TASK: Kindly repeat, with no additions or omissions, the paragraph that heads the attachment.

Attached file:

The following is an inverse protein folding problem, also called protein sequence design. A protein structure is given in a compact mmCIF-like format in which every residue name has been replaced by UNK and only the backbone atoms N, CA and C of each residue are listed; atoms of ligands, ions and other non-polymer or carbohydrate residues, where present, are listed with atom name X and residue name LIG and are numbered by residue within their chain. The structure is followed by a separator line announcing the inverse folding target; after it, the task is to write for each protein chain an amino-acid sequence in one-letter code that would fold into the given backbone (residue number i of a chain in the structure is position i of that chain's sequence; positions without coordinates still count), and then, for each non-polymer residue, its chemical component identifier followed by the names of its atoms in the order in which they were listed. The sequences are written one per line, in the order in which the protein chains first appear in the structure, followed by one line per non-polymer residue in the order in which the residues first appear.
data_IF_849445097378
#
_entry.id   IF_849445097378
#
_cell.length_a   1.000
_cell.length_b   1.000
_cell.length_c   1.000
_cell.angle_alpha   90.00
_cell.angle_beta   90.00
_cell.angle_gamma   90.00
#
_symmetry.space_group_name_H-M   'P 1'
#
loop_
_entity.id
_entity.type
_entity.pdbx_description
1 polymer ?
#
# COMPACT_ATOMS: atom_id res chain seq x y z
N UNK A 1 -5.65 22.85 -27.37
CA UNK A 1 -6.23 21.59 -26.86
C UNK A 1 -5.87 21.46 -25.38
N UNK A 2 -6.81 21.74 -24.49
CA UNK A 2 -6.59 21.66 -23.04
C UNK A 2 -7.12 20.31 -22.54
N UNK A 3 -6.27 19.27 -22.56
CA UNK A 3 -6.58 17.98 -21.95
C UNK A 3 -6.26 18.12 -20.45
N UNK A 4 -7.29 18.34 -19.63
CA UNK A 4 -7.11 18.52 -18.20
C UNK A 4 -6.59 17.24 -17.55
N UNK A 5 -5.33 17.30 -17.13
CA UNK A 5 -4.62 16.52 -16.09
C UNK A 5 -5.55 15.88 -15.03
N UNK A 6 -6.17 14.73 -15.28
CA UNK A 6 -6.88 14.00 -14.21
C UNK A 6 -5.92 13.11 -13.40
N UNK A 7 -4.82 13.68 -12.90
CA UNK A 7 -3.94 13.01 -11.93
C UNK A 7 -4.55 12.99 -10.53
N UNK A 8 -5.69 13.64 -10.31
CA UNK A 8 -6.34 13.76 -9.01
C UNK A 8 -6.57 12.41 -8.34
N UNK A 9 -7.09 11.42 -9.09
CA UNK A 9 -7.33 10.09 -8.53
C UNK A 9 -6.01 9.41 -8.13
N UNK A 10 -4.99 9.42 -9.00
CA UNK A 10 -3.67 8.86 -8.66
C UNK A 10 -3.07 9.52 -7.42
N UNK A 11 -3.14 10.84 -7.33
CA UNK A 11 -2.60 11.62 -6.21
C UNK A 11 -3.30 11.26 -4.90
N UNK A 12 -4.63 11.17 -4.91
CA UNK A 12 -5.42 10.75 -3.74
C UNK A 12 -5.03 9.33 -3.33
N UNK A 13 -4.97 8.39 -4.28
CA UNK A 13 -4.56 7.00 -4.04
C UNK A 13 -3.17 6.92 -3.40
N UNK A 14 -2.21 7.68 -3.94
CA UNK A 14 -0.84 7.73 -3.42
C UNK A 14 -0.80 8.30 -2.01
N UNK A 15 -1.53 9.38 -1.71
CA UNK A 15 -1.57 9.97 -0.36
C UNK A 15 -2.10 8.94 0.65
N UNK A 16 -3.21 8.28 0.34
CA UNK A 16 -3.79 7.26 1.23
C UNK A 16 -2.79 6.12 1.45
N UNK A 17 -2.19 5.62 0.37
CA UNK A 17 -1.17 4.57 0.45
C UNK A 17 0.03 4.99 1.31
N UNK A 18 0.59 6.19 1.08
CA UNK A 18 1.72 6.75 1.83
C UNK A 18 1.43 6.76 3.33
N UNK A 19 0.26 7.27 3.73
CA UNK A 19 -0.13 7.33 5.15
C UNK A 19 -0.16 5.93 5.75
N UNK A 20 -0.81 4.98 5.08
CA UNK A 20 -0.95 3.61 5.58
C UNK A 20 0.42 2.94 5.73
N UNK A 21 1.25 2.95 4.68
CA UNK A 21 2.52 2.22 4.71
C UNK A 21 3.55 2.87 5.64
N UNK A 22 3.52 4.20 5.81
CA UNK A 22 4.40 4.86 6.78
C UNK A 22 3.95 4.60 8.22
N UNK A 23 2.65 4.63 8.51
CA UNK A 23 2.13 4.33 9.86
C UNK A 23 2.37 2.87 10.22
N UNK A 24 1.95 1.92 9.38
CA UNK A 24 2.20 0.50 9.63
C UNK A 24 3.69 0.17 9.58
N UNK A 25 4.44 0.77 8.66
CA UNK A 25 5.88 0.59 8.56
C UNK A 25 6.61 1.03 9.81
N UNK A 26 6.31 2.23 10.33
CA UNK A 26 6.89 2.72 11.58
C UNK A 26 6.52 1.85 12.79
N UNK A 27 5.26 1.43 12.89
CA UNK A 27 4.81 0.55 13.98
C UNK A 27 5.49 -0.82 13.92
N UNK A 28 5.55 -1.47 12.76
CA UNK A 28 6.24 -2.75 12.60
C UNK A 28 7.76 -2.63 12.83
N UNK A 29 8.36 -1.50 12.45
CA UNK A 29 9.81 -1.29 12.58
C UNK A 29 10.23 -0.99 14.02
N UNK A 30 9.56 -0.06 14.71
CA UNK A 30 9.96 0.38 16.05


The following is an inverse protein folding problem, also called protein sequence design. A protein structure is given in a compact mmCIF-like format in which every residue name has been replaced by UNK and only the backbone atoms N, CA and C of each residue are listed; atoms of ligands, ions and other non-polymer or carbohydrate residues, where present, are listed with atom name X and residue name LIG and are numbered by residue within their chain. The structure is followed by a separator line announcing the inverse folding target; after it, the task is to write for each protein chain an amino-acid sequence in one-letter code that would fold into the given backbone (residue number i of a chain in the structure is position i of that chain's sequence; positions without coordinates still count), and then, for each non-polymer residue, its chemical component identifier followed by the names of its atoms in the order in which they were listed. The sequences are written one per line, in the order in which the protein chains first appear in the structure, followed by one line per non-polymer residue in the order in which the residues first appear.